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“THEY WERE ALL DRAWN TO THE KEEP. The soldiers who brought death. The father and daughter fighting for life. The people who have always feared it. And the one man who knows its secret.”

New Year’s Evil was funny, may not be a great film but it was fun to watch. The Keep is a bit different. Coming out just 3 years after New Year’s Evil, The Keep looks years apart. The Keeps director of photography and score is the only good thing about this film, but more on that later.

The Keep is about a mysterious Romania citadel which the Nazis adopt as a base sometime in 1942. By steeling the citadels ornamental silver, a Demon awakes and exacts it's revenge on the nazi soldiers who stole it There death soon creates a panic. During this time a stranger senses this and travels to stop the escaped demon. The SS arrive and brings an old Jewish man and his daughter, who apparently knows everything there is to know about The Keep. The old man is played fantastically by Ian McKellen.

Since we are talking actors, Gabriel Byrne, Scott Glenn, William Morgan Sheppard, Robert Prosky and J├╝rgen Prochnow round off an impressive cast that does shine. Michael Mann directs and Tangerine Dream puts together one beautiful score. Michael Mann also wrote the screenplay, which is where this film falls flat. It’s very lackluster and I got bored fast. It’s just not a good film, and unlike New Year’s Evil it’s not even funny.

This is a film to see on Netflix not because it's good, but because it has never been released on DVD and might not for a longtime. Two reasons stop the DVD from being released, Score rights and Mann who disowned the movie. The Tangerine Dream soundtrack is beautiful by itself. The effects are fantastic, especially the look of the demon. The Demon quickly became a highlight for me. All in all, the look achieved by the DP, Alex Thomson (Labyrinth, Alien 3) is far superior to the bad script. Thomson's lighting is spot on and the smoke in this movie is a character of its own.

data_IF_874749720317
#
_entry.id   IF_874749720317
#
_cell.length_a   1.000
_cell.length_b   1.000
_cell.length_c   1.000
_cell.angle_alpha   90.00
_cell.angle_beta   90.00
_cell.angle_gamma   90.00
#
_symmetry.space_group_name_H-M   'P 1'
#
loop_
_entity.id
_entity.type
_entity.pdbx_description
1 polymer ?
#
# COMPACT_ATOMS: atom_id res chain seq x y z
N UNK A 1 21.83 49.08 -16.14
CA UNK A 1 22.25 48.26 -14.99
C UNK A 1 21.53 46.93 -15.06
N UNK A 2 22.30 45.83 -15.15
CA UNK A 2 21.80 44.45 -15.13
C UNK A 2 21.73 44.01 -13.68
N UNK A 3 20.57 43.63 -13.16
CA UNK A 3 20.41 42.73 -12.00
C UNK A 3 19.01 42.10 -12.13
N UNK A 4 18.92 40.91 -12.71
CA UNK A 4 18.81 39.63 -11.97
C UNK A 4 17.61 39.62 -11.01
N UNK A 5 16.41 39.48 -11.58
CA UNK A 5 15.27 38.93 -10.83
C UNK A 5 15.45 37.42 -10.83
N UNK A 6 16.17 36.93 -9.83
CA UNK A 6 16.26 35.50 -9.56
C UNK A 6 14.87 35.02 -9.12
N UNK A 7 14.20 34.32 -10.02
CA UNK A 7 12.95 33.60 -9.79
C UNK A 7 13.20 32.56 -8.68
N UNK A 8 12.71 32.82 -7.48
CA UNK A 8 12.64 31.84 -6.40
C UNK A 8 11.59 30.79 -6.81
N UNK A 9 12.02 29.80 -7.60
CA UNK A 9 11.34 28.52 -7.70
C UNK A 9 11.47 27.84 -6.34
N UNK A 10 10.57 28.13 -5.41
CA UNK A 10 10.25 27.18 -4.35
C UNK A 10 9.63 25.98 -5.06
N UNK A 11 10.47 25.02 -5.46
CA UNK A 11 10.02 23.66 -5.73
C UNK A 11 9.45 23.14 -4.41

The movie is based on a novel of the same name by F. Paul Wilson. He has publicly expressed distaste with this film and deemed it “visually intriguing but otherwise utterly incomprehensible”. That makes sense after seeing a gorgeous film with a lackluster script. I hear the original cut is three and a half hours long, which explains a lot. Mann wrote a script that shouldn’t have been so long. Without being responsible Mann made a film no one wants to watch. If he only took the time to cut the script down to a two-hour film, we would have had a fantastic piece of celluloid.

The film feels messy. It's all over the place and never picks up a nice flow for the audience to enjoy. This is a perfect example of having all the pieces of a great film, but forgetting it all starts with the script.

So is it bad film? Yep. It’s not funny nor even a film that’s put together correctly.

Netflix Queue? The only reason I see to add it to the your queue is because it's a film that has a great score, fantastic look, actors that pull off their parts good and a it's a film you might never get to see again do to copyright issues.

So there you have it. Do you think The Keep is a Keeper?
They say a picture is worth a thousand words. But sometimes a motion picture is only worth one. Simplistic Reviews gives you a minimum one word review from avid film buffs Justin Polizzi, Matthew Stewart and DJ Valentine. If one isn't enough, you can read on and enjoy their further analysis of the film or television show. Simplistic Reviews is, for lack of a better word, GOOD.




Gex said...

I wanted to like this film a lot more than I did. The atmosphere is nice, the demon is freakin awesome, like Nemesis from Resident Evil (the game, not the fucking movie), and the score is enchanting. It had potential, but it needed to be in better hands. A remake would actually be nice for this one, it deserves it.

That said, it's worth noting that the ending was meant to be more climactic, with an actual battle between Scott Glenn and the demon at the top of the Keep. But the special effects guy who worked on the movie ending died before he could finish doing the effects for the scene. So they eventually scrapped it and we got a simpler climax.

Aside from that, there is an extended ending available that adds an extra 4 minutes or so from the the American cut leaves off.

It may not be a great movie, but it is a cult classic. I give it props for the potential it had, but that's all.

Gex said...

Wally Veevers was the name of the special effects guy. Apparently there were 3 scenes he still needed to work on before he sadly passed away.